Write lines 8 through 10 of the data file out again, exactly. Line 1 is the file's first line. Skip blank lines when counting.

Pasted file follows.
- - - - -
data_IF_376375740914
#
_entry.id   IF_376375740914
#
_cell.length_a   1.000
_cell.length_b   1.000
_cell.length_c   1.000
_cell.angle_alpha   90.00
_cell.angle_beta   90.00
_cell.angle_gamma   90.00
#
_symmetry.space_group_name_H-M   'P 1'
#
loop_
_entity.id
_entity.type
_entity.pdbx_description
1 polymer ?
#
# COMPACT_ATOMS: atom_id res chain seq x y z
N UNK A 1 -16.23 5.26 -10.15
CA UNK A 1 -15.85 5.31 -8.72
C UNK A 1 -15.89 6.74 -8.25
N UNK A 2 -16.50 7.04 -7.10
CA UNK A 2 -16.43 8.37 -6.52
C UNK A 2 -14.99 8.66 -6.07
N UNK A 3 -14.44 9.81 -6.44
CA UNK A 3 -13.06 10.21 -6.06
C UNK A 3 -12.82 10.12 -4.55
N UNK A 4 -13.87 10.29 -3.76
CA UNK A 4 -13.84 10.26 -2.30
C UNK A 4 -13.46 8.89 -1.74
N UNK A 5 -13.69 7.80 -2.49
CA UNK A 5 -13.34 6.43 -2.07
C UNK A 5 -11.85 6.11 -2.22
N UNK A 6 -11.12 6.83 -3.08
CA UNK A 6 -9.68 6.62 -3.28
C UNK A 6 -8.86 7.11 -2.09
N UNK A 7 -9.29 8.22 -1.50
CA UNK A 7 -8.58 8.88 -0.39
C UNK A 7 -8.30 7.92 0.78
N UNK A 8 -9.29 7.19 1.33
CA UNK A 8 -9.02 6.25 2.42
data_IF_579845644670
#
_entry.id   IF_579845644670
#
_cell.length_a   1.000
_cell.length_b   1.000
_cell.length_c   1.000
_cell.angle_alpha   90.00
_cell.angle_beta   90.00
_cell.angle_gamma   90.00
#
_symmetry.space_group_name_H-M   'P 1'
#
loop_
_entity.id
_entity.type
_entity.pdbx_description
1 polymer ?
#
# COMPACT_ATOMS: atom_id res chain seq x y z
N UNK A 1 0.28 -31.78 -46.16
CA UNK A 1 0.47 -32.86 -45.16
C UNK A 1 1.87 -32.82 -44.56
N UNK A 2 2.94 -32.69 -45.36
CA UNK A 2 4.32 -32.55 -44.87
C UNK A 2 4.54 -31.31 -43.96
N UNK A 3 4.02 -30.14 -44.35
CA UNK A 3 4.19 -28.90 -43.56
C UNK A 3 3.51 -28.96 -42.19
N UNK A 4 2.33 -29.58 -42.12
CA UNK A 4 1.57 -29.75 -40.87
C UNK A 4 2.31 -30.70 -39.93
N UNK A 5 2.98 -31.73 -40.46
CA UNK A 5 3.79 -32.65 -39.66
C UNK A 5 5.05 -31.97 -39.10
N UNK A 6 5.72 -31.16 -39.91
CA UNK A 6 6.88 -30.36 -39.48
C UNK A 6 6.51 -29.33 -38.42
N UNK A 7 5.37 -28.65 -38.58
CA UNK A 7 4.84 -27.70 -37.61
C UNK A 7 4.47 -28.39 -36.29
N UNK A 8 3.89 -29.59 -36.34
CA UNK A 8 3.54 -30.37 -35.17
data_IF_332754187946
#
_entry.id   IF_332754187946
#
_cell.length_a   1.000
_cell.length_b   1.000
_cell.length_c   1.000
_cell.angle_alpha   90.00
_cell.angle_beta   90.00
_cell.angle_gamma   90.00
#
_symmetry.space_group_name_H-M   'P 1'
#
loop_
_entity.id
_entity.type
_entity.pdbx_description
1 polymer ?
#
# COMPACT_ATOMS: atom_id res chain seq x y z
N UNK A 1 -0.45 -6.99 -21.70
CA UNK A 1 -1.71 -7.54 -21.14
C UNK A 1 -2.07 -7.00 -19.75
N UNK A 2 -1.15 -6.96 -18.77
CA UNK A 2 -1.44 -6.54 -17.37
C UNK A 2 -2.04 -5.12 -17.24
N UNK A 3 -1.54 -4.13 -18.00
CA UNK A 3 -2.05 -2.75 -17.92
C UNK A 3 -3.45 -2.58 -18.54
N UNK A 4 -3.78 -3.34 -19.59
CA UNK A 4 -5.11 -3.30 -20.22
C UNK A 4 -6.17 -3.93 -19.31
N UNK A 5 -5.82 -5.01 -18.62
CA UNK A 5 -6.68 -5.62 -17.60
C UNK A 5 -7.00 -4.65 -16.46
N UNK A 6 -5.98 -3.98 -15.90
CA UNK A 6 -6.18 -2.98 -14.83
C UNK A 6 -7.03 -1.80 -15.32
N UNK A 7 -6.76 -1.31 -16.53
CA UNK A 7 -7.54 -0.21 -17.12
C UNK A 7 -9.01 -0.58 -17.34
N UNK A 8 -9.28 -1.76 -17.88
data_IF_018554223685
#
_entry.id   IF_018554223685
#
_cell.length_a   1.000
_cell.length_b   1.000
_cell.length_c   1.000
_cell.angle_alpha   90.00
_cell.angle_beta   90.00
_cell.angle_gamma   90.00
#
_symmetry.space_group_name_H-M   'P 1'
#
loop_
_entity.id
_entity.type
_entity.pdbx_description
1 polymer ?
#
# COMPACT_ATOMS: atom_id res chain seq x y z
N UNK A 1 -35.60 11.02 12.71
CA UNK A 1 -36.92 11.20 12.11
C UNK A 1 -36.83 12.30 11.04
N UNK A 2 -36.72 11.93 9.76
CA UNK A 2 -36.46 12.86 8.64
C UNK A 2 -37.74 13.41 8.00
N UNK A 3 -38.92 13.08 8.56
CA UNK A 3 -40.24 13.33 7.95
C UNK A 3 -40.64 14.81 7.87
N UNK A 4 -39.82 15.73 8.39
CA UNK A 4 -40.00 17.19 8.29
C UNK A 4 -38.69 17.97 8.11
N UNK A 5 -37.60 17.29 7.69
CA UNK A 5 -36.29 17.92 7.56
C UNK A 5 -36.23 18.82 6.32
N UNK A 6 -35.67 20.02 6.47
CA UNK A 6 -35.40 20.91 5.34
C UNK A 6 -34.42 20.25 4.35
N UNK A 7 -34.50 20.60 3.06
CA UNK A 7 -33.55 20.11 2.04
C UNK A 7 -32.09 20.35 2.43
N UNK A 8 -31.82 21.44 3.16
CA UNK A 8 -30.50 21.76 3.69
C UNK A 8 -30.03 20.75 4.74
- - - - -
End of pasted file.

_cell.angle_alpha   90.00
_cell.angle_beta   90.00
_cell.angle_gamma   90.00